Friday, July 22, 2011

Challenging a Section 75 disciplinary settlement agreement

Challenging a Section 75 disciplinary settlement agreement
Johnston v Triborough Bridge and Tunnel Auth., NYS Court of Appeals, 97 NY2d 627

Edward P. Johnston, an employee of the Triborough Bridge and Tunnel Authority [TBTA], was involved in an after-hours altercation during which his service revolver discharged. As a result, disciplinary charges were filed against him pursuant to Section 75 of the Civil Service Law.

On April 12, 1989, Johnston and the TBTA settled the disciplinary action and Johnston signed a “Waiver of Section 75 Hearing and Acceptance of Recommended Penalty.” The waiver included the following provisions:

1. Johnston agreed to waive his right to a disciplinary hearing pursuant to Civil Service Law Section 75 and his right to file an appeal pursuant to Civil Service Law Section 76;

2. Johnston agreed to serve a probationary period of 12 months “exclud[ing] all time during which he was not on duty;” and,

3. During this disciplinary probationary period, the TBTA, in its sole discretion, could dismiss him for any new violation of its rules or regulations.
Johnston, while serving his disciplinary probationary, was injured while on duty. As a result he was absent from work from August 19, 1989 until October 1996. In June 1997, following allegations that he had abandoned his post without authorization, TBTA dismissed Johnston without a hearing.

Johnston appealed his termination to the New York City Civil Service Commissioner, arguing that he was no longer on probation on the effective date of his dismissal. This, he contended, meant that was entitled to a hearing pursuant to Civil Service Law Section 75 before he could be terminated.

Johnston based his claim on the theory that his probationary period should be calculated in calendar days. TBTA, on the other hand, contended that the calculation should be based his workdays --only on the days Johnston actually worked, in this instance 253 days. Thus, TBTA argued, Johnston was still serving his disciplinary probation when he was dismissed.*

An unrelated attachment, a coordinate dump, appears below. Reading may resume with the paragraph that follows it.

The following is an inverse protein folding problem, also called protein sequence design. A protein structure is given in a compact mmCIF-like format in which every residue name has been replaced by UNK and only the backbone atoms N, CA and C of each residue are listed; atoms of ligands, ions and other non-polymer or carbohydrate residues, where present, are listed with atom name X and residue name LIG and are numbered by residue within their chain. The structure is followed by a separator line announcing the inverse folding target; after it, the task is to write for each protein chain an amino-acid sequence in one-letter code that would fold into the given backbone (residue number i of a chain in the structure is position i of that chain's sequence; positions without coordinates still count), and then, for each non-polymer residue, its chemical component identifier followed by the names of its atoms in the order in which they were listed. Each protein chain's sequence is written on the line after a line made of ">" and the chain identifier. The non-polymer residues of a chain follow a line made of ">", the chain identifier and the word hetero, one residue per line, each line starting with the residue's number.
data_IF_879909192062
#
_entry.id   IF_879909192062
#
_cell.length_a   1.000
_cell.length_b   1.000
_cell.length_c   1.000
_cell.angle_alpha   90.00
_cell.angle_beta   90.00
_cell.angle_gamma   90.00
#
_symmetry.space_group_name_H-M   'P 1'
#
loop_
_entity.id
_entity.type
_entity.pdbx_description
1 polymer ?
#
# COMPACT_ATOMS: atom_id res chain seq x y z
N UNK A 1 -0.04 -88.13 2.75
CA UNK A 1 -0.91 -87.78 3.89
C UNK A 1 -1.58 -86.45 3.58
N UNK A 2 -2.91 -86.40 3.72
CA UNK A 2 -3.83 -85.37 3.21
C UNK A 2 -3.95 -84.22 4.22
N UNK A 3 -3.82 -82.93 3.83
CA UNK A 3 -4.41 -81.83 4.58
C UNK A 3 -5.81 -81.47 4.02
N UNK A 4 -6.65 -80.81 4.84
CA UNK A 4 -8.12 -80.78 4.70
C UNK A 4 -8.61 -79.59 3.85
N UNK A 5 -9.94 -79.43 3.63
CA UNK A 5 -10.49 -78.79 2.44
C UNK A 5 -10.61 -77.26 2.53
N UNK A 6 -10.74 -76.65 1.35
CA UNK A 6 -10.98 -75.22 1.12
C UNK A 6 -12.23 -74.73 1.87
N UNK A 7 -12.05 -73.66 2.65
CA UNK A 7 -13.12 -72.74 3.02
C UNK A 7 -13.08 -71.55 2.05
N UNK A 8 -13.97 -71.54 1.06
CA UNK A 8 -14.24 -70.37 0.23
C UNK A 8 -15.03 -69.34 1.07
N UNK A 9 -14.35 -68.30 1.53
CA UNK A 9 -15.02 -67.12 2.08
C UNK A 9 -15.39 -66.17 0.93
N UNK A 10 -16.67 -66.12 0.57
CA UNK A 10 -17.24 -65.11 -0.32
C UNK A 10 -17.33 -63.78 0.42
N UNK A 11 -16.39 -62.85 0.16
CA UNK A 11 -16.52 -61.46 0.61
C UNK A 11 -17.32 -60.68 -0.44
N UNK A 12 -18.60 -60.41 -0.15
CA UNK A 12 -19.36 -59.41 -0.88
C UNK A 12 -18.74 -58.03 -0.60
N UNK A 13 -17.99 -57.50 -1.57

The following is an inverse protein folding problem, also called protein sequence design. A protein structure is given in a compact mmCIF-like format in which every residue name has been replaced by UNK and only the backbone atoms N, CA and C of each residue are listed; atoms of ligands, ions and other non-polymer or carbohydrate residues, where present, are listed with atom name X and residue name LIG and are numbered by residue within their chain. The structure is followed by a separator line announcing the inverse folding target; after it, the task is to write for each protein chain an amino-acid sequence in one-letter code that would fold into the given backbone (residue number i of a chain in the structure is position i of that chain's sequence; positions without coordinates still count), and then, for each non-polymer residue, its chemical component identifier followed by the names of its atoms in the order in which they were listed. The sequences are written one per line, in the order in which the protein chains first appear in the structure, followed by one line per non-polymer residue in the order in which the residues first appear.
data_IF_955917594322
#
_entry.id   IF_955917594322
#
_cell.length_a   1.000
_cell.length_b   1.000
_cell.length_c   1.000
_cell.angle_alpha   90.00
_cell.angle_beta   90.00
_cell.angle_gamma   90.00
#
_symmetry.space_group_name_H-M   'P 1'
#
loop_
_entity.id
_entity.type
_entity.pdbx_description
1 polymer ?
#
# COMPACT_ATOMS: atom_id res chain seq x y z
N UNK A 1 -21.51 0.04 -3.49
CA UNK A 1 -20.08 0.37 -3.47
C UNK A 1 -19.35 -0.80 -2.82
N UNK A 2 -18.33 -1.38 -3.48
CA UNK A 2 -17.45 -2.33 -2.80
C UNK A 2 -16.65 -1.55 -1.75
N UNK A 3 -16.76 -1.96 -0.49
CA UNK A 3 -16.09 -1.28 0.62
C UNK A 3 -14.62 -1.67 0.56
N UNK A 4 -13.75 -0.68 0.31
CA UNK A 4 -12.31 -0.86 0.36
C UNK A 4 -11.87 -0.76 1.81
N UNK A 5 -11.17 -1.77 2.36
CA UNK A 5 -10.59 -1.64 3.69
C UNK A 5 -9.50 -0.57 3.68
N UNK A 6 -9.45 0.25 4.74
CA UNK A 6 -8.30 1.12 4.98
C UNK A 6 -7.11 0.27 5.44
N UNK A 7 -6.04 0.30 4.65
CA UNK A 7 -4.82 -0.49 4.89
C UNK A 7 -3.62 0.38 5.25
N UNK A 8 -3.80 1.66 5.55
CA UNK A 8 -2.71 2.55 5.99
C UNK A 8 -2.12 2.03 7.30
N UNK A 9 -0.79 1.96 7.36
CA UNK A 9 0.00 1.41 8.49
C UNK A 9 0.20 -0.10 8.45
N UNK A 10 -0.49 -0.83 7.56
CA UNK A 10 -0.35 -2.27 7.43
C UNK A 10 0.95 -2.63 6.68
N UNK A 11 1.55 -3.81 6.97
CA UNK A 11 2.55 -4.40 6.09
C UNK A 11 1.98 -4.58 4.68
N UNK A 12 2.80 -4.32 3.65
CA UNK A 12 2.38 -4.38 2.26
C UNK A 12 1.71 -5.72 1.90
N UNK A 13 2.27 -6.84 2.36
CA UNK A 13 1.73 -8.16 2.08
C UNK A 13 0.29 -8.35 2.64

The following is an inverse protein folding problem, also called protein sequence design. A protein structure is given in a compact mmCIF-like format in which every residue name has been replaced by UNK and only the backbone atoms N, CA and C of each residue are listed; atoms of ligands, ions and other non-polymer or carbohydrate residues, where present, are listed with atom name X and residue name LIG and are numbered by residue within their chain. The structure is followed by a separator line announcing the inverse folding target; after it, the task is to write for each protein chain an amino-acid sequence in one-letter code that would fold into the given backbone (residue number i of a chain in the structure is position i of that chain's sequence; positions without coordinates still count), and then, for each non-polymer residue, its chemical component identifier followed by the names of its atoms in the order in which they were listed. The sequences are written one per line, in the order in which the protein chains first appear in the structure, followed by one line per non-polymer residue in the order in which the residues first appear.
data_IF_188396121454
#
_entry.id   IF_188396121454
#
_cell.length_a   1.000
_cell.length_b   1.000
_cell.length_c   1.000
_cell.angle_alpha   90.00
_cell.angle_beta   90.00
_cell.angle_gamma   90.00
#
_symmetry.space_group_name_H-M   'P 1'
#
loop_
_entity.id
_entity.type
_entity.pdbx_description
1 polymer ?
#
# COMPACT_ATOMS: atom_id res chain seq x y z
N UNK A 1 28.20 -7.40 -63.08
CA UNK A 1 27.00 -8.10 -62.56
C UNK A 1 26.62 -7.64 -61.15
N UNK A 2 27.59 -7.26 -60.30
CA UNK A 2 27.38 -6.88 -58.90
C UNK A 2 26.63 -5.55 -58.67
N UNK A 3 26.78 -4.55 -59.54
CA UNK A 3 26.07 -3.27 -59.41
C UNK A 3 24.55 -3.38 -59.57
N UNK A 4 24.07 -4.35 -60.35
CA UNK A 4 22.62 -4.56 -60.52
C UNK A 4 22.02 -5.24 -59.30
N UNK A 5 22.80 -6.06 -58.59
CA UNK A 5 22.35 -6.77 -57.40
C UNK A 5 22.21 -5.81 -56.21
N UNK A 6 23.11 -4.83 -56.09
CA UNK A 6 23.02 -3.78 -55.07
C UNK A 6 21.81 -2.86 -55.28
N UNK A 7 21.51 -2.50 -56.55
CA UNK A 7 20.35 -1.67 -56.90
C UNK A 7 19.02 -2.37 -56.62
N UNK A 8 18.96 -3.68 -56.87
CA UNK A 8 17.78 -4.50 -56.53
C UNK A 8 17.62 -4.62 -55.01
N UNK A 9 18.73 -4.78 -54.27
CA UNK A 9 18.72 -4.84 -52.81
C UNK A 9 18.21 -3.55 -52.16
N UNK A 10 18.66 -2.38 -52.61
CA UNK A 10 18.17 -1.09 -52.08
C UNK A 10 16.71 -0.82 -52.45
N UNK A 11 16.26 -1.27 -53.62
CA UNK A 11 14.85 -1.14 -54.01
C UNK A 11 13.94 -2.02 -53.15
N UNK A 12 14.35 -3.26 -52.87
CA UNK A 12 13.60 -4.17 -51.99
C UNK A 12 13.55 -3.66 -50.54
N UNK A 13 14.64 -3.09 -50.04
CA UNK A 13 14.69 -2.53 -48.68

As to Johnston's right to appeal to the City's Civil Service Commission, TBTA contended that the Commission lacked jurisdiction to hear the appeal because the settlement agreement specifically provided that Johnston waived his Section 76 rights of appeal.

The Commission agreed, dismissing Johnston's appeal on the ground that it did not have jurisdiction. The Appellate Division, however, sustained a lower court's ruling that “the Commission was bound to construe the 1989 agreement to ascertain whether the waiver therein remained effective at the time of petitioner's termination” [Johnston v TBTA, 278 AD2d 34-35]. The Court of Appeals reversed this holding.

The Court of Appeals held that Section 76 “solely authorizes the Commission to hear appeals from hearings in connection with disciplinary proceedings under section 75.” As there was no such proceeding in Johnston's case, the Commission had no jurisdiction to hear his application to review his discharge, which was not effected under Section 75.

The Court also commented that Section 76(2) limits the Commission's review to the record and transcript of the disciplinary hearing. As there was no record or transcript in this instance, the Commission had no jurisdiction to determine the matter.

In contrast, the Court of Appeals noted that Johnston “could have brought an Article 78 proceeding at the time of his dismissal in June 1997 challenging the TBTA's conclusion that he was a probationary employee” [emphasis supplied], which he failed to do. Accordingly, the Court held that Johnston “cannot reassert his contentions by appealing to the Commission because its jurisdiction is explicitly limited to appeals of Section 75 determinations.

* Typically probationary periods are automatically extended for a term equal in length to the probationer's absence during his or her probationary period. In many jurisdictions the rules allow the appointing authority, at its discretion, to deem part or all of such absence[s] “time served” as a probationer. One notable exception: a probationer who is called to active military duty is deemed to have satisfactorily served in his or her probationary period while on military leave if he or she is honorably released from military service and is subsequently timely reinstated from such leave.

Handbooks focusing on State and Municipal Public Personnel Law continue to be available for purchase via the links provided below:

The Discipline Book at http://thedisciplinebook.blogspot.com/

Challenging Adverse Personnel Decisions at http://nypplarchives.blogspot.com

The Disability Benefits E-book: at http://section207.blogspot.com/

Layoff, Preferred Lists at http://nylayoff.blogspot.com/

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